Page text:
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Years Home, Female Iraq Vets Endure The Wounds Of War

Vet Eunice Ramirez

It’s been nine years since Eunice Ramirez served in Iraq, but she still suffers from war wounds – post-traumatic stress disorder, depression, respiratory problems and frequent crying triggered by her memories. Suzanna Smaldone, who also returned home from Iraq in 2005, lives in constant pain and can’t bring herself to talk about her war injuries. Cheryl Eberg, home from Iraq for seven years, counsels other veterans, but their war stories can trigger her own mental health issues. Though it’s not unusual for veterans of both sexes to struggle for years with war injuries when they return home, officials say that women veterans have their own unique challenges, which can make their transition to civilian life particularly hard. (more…) Continue Reading →

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Early Pregnancy Blood Test Reducing Need For Amniocentesis

Prenatal blood test

A simple blood test is transforming the world of prenatal screening, offering women a risk-free way to learn about fetal abnormalities early in pregnancy. Already, the new test has drastically reduced the demand for amniocentesis, an invasive procedure that diagnoses chromosomal disorders in mid-pregnancy and occasionally causes miscarriage. The blood test, which became available in late 2011, can analyze DNA to predict Down Syndrome and a few other genetic diseases as early as nine weeks in pregnancy, says Dr. Daniel Gottschall, medical director of Women’s Health Connecticut, a group practice with 80 offices around the state. (more…) Continue Reading →

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State Restrains Psychiatric Patients At High Rate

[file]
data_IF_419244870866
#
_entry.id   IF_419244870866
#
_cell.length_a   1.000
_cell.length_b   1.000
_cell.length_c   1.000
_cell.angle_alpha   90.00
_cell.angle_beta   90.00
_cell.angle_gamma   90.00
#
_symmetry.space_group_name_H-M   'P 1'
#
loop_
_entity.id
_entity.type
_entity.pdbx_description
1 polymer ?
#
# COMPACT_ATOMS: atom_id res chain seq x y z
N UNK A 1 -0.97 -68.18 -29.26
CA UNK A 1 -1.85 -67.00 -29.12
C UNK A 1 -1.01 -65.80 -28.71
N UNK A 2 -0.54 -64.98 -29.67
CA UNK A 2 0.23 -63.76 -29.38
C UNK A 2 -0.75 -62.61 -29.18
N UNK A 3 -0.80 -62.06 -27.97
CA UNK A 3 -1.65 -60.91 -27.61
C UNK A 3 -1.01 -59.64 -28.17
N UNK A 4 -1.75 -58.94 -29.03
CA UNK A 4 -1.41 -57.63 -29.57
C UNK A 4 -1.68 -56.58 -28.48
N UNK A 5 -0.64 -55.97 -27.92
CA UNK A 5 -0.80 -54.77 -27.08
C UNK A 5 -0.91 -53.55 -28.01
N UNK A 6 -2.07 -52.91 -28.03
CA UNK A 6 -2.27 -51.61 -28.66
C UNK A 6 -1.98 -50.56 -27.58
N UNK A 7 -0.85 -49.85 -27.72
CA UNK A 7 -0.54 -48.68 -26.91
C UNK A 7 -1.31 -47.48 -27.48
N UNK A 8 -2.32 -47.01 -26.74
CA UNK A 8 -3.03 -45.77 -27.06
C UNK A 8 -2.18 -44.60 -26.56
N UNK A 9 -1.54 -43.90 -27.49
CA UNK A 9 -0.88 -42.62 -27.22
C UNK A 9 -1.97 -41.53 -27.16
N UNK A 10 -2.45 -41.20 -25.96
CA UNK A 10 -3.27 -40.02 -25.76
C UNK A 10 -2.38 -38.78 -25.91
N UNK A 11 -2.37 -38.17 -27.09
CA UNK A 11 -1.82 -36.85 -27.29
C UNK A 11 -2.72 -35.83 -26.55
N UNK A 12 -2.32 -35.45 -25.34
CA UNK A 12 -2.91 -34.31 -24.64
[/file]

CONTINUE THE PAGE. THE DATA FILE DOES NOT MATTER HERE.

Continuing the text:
Restraints

As the state works to improve its mental health system, new federal data shows that hospitals in Connecticut restrain psychiatric patients at more than double the average national rate, with elderly patients facing restraint at a rate seven times the national average. In addition, the state lags behind in providing adequate post-discharge continuing care plans for psychiatric patients, especially teens and the elderly. Connecticut’s 28 inpatient psychiatric units and hospitals developed continuing-care plans for fewer than 70 percent of patients they discharged from October 2012 to March 2013 – indicating that thousands of patients may have left facilities without adequate treatment and medication plans. A C-HIT analysis of the federal data, released by the Centers for Medicare & Medicaid Services for the first time, shows that Connecticut ranks in the top fourth of states (11th highest) in the use of physical restraints in inpatient psychiatric facilities – and is the third highest state in restraining patients 65 and older. (more…) Continue Reading →

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Use Of ADHD Drugs Rose Sharply Among Adults, Especially Women

ADHD graphic

Attention deficit hyperactivity disorder (ADHD) isn’t just for fidgety little boys anymore. The number of young adult women taking medications for ADHD jumped by 85 percent between 2008 and 2012, according to a recent report by St. Louis-based Express Scripts, a pharmaceutical benefits company. While children are still more likely to have ADHD, the rate of diagnosis is climbing faster in adults – up 53 percent in grownups versus 19 percent in kids over those four years. (more…) Continue Reading →